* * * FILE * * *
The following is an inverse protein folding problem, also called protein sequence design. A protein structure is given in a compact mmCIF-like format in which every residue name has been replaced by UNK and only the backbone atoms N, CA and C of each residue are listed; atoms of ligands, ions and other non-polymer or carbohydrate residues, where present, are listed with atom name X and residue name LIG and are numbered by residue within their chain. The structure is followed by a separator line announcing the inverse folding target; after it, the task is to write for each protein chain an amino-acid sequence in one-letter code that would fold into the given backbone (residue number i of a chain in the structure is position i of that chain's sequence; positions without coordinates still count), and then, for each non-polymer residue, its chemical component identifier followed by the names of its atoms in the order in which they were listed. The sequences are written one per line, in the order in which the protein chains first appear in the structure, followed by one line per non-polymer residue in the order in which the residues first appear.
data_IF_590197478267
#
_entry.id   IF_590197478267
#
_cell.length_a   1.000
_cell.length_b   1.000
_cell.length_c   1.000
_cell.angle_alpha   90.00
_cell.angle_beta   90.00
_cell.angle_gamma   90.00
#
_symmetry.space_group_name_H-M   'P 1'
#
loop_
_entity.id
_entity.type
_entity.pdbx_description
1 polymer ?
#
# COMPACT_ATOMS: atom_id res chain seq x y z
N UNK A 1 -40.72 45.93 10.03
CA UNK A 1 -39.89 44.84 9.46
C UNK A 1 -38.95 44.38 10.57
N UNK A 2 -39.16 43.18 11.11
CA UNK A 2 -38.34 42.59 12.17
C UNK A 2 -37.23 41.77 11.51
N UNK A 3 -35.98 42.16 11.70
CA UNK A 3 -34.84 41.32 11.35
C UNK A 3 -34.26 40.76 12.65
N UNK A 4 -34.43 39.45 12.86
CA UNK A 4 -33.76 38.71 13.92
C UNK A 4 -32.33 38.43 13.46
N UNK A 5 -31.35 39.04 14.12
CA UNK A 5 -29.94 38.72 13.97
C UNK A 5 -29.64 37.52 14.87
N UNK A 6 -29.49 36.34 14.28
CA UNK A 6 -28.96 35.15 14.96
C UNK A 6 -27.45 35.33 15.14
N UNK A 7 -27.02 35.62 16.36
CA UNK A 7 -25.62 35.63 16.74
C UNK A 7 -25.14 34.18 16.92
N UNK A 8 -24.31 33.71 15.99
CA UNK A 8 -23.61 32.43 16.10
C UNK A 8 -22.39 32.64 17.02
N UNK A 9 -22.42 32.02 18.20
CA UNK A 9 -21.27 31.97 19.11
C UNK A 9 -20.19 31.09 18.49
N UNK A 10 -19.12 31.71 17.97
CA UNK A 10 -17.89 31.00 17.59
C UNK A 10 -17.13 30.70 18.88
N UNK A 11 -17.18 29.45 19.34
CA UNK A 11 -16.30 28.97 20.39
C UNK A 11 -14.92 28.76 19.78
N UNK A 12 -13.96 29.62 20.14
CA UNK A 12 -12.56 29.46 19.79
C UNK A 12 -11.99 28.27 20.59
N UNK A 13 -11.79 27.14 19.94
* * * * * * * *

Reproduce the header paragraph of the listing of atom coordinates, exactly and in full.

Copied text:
The following is an inverse protein folding problem, also called protein sequence design. A protein structure is given in a compact mmCIF-like format in which every residue name has been replaced by UNK and only the backbone atoms N, CA and C of each residue are listed; atoms of ligands, ions and other non-polymer or carbohydrate residues, where present, are listed with atom name X and residue name LIG and are numbered by residue within their chain. The structure is followed by a separator line announcing the inverse folding target; after it, the task is to write for each protein chain an amino-acid sequence in one-letter code that would fold into the given backbone (residue number i of a chain in the structure is position i of that chain's sequence; positions without coordinates still count), and then, for each non-polymer residue, its chemical component identifier followed by the names of its atoms in the order in which they were listed. The sequences are written one per line, in the order in which the protein chains first appear in the structure, followed by one line per non-polymer residue in the order in which the residues first appear.